JE: Sure. One of the most common motivations for the Perfectionist Inner Critic is to [either] get you love, praise, or affection by being perfect, or to prevent you from being judged, shamed, or rejected for not being perfect. Which usually comes about because that’s what happened as a child. You were judged or shamed or rejected or whatever, and you were told it was because you weren’t good enough. Maybe your parents had extremely high standards for you in a certain area. So, a part of you said, “Well, I gotta try to make you be perfect enough that you’ll get their love. So here’s what we gotta do—is be as perfect as possible and meet these super-high standards.” That’s a common motivation for a Perfectionist.
If you can keep that in mind while you’re working with a Perfectionist Critic, it’ll help you. One of the trickiest things in IFS and working with an Inner Critic is to be in Self, because the Critic is causing you so much pain that it’s very common—once you realize that the pain is coming from the Critic and not because it’s the truth about you—the first response is, “I hate the Critic! I want to get rid of it!” That’s not Self. If you can know that this Critic is probably trying to help you—in the way I just mentioned for the Perfectionist—then it helps you to be in Self. You can have compassion and understanding. Then you can go in and actually find out the details.
I’m just giving you my best guess as [to] what a Perfectionist might be doing, but everybody’s going to be unique. So you have to go in and get to know your Perfectionist, and find out exactly what it’s trying to protect you from by trying to get you to be perfect. Then, make a connection with the Perfectionist, and then access the Exile or Exiles it’s protecting—which are usually Exiles that, as I said, got judged or shamed or abandoned or rejected or whatever for not being perfect enough.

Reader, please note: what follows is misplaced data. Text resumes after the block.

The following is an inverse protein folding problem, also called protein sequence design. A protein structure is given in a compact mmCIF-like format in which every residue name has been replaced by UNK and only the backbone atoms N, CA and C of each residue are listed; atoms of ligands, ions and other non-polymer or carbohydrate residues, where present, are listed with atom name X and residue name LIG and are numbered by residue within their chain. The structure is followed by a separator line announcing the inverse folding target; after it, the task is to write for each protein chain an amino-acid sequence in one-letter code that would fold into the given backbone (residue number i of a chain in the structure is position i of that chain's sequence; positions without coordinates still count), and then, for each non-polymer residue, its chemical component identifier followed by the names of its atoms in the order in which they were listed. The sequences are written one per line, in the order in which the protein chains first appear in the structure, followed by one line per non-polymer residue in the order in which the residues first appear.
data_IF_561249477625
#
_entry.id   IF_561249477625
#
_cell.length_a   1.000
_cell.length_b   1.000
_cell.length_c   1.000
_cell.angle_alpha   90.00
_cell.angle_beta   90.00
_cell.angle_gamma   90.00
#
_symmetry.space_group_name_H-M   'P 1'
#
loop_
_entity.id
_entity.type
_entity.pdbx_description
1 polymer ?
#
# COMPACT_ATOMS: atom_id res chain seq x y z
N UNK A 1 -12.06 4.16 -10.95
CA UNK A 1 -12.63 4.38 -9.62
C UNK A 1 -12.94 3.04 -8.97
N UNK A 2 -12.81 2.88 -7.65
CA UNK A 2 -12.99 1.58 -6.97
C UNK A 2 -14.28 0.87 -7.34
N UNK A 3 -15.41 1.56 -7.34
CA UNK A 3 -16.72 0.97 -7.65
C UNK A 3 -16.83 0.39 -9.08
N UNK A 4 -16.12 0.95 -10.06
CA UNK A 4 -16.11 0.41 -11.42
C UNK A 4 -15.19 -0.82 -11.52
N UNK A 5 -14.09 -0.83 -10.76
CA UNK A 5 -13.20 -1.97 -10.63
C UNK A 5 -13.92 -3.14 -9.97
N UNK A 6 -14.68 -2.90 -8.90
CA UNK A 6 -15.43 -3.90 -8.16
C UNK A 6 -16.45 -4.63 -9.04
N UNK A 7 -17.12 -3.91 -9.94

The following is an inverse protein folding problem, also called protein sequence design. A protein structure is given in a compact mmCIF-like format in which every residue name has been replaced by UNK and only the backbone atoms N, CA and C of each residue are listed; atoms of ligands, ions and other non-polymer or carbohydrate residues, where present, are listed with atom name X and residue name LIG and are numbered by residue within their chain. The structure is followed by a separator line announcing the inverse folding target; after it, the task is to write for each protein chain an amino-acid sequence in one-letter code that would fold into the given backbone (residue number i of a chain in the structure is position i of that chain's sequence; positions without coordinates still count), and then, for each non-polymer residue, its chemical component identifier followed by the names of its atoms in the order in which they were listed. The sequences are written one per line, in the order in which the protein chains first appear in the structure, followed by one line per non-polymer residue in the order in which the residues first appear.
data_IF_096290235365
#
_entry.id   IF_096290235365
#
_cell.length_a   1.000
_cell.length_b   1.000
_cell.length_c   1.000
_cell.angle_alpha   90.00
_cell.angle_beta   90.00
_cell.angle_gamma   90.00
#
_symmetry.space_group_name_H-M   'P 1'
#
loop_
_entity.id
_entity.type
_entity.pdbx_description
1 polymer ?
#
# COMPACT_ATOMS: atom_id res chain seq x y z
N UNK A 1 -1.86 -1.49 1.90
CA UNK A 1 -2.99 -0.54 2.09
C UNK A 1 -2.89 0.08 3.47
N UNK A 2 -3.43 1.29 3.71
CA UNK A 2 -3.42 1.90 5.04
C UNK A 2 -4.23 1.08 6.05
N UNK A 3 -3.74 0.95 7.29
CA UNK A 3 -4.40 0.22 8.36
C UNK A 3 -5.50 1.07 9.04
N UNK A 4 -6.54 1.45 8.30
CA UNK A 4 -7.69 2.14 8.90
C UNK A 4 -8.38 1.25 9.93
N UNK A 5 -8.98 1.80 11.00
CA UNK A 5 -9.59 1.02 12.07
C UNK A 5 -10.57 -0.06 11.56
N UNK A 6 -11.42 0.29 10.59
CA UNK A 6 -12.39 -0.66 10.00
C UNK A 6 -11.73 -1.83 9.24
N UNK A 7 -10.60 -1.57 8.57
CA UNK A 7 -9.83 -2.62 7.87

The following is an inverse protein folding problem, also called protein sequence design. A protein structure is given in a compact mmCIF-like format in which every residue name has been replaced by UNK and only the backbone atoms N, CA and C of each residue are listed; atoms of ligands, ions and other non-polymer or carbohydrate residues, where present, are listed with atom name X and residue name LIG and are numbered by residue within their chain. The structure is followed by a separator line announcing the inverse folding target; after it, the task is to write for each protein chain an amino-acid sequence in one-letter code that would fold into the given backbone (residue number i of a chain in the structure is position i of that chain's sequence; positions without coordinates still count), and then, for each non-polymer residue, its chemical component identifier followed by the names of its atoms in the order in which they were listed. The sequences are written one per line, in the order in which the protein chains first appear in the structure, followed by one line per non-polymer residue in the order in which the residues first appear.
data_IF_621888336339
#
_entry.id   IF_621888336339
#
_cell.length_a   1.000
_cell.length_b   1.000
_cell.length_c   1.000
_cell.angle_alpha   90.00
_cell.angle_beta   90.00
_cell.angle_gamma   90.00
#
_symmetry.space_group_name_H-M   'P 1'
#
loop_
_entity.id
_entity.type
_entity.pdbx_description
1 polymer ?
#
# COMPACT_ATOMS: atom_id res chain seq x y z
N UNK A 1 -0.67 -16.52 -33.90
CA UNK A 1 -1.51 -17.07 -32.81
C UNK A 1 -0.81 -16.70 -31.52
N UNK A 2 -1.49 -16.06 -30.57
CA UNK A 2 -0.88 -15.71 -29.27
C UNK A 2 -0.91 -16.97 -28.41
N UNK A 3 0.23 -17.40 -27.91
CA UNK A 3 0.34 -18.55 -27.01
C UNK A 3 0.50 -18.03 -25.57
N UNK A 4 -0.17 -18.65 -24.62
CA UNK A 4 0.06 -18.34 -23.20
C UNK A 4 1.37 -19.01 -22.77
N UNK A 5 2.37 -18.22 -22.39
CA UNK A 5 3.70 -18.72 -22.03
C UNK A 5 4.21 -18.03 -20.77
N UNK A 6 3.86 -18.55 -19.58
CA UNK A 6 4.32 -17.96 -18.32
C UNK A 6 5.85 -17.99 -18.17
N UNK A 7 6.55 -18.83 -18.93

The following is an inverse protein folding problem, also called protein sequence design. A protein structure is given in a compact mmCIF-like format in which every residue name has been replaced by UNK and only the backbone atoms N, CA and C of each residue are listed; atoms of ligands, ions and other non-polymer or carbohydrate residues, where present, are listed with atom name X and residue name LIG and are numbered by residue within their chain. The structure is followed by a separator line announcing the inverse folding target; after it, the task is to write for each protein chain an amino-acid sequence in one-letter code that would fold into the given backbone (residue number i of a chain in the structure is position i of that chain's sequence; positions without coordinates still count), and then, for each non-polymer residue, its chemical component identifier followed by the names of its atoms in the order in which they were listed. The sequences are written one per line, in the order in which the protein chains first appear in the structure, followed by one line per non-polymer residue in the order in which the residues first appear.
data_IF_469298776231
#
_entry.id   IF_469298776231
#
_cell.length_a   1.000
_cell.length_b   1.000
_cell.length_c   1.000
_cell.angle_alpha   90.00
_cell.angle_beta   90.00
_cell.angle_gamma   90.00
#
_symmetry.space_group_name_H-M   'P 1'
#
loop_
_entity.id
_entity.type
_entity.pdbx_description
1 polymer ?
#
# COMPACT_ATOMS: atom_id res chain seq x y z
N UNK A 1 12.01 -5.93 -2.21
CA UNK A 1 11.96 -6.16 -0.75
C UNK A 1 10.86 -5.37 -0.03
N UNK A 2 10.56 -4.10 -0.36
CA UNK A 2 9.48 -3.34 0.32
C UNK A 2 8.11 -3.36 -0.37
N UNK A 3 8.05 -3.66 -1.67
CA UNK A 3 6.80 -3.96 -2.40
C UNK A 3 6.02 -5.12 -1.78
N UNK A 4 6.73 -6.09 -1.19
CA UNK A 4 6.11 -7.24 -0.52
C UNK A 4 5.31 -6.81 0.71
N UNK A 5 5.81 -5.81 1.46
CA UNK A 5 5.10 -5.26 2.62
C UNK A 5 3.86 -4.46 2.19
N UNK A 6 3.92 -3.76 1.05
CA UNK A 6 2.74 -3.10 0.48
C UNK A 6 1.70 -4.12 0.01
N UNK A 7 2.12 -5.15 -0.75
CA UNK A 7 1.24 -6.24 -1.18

TS: You also bring in these other parts—these positive parts that can help with this process of freeing oneself from the Critic. “The Inner Champion” and “The Inner Mentor.” I wonder if you can talk about those parts. How do I get them to help me in this process?
JE: [Laughs] We discovered that some people just naturally do this. They have a part of them that champions them. Let’s take the Perfectionist as an example. Your Inner Champion might say, “You’re perfectly fine the way you are. You don’t have to be perfect to be OK.” Or it might say, “It’s fine to experiment.” One of the problems with perfectionists is that they have terrible trouble with learning or experimentation—because when you’re learning, you’re not perfect. When you’re experimenting, you’re not perfect. So, they have a very hard time letting us learn new things or experiment with new things. Your Inner Champion might say, “It’s OK to experiment. It’s good to experiment.”
The Inner Champion is almost like the voice of a really healthy, supportive parent that supports you in who you are because the Critic tells you that you shouldn’t be who you are—you should be somebody else. [It] tells you that you’re no good. Whereas your Inner Champion tells you that you’re perfectly fine the way you are, supports you being the way you are, tells you that you have the right to be who you are, and have the right to do things with ease instead of working your tail off to be perfect. And things like that.
It’s a voice that you can develop. This isn’t really IFS, exactly—it’s something that you can develop by getting in touch with [the] words would you like to hear from an ideal, supportive parent or Inner Champion. What would you like to hear it say? What do you imagine it would look like? Who does it remind you of from your past who was like that? You can build up an Inner Champion that says the right things, cares about you, supports you, and encourages you.
Then, you can call on it when you need to—especially if you’re getting flak from your Inner Critic. [Laughs]
TS: And then the Inner Mentor?
JE:The Inner Mentor—here’s a whole another thing. See, some Inner Critic parts are just plain wrong. They just tell us things that aren’t true about ourselves. Some Inner Critics tell us things that are true—but they do it in a harsh way. Let’s suppose that you aren’t working hard enough. Suppose that you tend to overeat—or whatever it might be. You might have a Critic that really shames you for overeating or a Critic that pushes you to work harder in a nasty, harsh way. We don’t want those.